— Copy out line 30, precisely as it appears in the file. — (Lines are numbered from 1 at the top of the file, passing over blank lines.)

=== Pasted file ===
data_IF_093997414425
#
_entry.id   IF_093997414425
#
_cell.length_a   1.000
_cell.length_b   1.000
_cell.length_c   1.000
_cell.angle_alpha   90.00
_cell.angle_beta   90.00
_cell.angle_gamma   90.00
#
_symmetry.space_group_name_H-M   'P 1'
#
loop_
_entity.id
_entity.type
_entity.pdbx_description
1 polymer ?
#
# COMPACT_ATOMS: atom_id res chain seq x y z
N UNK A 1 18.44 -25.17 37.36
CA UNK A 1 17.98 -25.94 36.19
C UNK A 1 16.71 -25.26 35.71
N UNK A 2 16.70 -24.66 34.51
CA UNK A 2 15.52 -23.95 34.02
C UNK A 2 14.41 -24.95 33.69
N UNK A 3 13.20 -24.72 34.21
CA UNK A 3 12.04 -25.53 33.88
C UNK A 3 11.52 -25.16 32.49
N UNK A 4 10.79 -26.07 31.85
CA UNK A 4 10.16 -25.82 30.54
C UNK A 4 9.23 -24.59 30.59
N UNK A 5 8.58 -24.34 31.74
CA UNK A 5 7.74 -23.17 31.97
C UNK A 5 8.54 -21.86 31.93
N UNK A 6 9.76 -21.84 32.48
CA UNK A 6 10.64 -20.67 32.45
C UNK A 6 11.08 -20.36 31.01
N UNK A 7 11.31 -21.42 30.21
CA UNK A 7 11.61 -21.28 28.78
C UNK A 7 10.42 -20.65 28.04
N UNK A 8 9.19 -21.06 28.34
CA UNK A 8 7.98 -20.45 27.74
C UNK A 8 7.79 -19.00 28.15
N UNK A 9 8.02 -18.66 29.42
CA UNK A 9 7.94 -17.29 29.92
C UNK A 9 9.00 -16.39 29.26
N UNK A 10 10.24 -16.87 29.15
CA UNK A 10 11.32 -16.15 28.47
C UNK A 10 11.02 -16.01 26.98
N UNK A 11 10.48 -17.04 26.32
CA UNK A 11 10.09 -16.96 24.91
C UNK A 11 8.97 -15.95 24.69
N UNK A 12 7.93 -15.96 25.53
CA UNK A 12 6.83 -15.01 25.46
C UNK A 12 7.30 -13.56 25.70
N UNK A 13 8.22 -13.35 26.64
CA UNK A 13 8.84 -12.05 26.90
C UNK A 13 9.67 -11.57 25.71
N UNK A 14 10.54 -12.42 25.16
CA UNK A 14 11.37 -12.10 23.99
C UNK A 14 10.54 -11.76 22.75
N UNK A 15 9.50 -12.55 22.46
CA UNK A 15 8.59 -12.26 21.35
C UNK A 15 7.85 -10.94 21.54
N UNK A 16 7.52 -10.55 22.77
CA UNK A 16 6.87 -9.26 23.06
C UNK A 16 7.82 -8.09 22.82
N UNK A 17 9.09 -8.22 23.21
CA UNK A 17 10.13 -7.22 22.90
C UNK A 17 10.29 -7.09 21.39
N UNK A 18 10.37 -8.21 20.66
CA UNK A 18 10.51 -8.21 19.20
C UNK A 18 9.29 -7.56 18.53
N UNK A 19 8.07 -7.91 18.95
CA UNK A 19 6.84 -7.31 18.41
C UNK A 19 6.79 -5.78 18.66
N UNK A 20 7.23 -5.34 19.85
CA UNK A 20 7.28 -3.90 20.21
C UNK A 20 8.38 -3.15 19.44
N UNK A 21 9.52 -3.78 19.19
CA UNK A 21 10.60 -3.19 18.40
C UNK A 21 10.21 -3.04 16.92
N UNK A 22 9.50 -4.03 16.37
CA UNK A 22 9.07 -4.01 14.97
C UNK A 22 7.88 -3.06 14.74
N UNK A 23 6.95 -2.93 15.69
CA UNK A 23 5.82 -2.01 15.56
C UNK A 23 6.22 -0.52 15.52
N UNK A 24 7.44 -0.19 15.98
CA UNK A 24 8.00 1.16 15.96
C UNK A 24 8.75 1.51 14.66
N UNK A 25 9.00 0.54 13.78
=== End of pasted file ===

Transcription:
N UNK A 4 10.79 -26.07 31.85